This thesis is submitted in the form of two chapters. The first chapter encompasses background research, a literature review, important information, as well as motivation for our study. This first chapter provides insight into fire ecology, functional traits, and context about Quercus. The second chapter is written as a standalone paper for submission to the journal of Global Ecology and Biogeography, thus this second chapter can be read and understood independently of the first chapter. The study of biogeography is a discipline encompassing a species distribution across varying ecosystems in space and time. Biogeography allows for the synthesis of large-scale patterns of a species including its evolutionary history, as well as varying biotic and abiotic factors. Here, we create a framework to assess functional traits in their fire resistance using a quantitative approach, utilizing the study system Quercus. In our study we spatially analyzed oak species adaptation patterns to fire utilizing functional traits and large-scale forest inventory analysis (community) datasets. We employ herbarium and field-collected functional trait data (plant height, bark thickness, self-pruning, specific leaf area, leaf habit, flame height and flame duration) to map oak species fire resistance across the US. We created a community-weighted mean fire resistance score of the US oaks and were able to identify areas of mismatch between a species assigned fire resistance score (FRS) and historical fire return interval (FRI) of an area. The FRS traits were analyzed using model selection Akaike Information Criterion. The FRS and FRI were analyzed for evolutionary trends using Phylogenetic Generalized Least Squares, and Ancestral Character State Reconstruction. We provide evidence that our assigned FRS did vary depending on the fire regime group (FRG) they occurred within. Our findings indicate that oak distribution across FRGs is not uniform, with a majority of oaks existing in FRG 1. Species in our FRS index that possessed a suite of functional traits, rather than scoring very high on just one singular trait resulted in higher FRS. We provide a framework of integrating functional traits into spatial analysis with implications for future research.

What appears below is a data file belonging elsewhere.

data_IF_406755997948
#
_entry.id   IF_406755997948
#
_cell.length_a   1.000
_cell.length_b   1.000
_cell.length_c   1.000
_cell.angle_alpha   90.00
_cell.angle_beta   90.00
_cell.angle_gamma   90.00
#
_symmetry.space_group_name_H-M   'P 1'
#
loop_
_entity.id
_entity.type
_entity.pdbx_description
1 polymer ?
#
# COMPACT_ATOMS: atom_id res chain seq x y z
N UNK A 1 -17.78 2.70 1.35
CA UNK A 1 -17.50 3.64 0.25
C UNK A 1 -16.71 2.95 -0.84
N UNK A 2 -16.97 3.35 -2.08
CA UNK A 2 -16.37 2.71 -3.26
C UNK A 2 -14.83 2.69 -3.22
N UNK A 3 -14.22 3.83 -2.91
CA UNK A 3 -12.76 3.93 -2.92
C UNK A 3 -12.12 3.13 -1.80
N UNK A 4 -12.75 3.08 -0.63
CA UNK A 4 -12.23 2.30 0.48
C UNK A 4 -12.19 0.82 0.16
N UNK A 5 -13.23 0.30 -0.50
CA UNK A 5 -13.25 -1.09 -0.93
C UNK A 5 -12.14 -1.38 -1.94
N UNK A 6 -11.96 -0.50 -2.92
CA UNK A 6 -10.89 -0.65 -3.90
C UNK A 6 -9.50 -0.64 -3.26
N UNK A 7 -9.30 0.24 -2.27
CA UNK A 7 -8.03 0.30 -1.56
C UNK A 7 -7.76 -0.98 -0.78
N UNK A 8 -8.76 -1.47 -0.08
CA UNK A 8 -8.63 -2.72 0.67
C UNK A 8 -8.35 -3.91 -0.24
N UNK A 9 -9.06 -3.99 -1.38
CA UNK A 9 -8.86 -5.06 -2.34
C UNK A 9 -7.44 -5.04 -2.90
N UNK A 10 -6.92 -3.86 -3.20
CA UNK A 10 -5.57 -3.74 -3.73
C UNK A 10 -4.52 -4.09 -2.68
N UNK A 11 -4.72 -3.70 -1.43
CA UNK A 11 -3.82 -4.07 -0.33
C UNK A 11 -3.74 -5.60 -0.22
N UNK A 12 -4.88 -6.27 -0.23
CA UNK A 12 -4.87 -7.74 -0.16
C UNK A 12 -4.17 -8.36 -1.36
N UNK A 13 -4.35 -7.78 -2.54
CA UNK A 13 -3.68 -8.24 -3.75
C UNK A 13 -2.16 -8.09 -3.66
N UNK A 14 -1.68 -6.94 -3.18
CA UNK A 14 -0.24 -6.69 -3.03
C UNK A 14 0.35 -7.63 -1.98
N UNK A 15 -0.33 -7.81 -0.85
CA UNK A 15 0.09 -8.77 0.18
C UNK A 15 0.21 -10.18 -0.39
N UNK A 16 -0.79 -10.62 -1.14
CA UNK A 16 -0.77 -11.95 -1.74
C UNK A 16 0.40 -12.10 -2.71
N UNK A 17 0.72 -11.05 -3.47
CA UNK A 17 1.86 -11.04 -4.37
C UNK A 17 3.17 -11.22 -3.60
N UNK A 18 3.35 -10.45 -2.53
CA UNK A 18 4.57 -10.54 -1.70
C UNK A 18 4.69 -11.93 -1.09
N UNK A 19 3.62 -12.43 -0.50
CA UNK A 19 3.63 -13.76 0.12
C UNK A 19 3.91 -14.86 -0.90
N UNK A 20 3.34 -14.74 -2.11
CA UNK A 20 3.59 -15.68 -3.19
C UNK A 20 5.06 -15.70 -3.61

Matthew Kaproth

Committee Member

Phillip Larson

Committee Member

Christopher Ruhland

Date of Degree




Document Type



Master of Science (MS)

Program of Study



Biological Sciences


Science, Engineering and Technology

Creative Commons License

Creative Commons Attribution-Noncommercial-No Derivative Works 3.0 License
This work is licensed under a Creative Commons Attribution-Noncommercial-No Derivative Works 3.0 License.

Available for download on Tuesday, June 04, 2024

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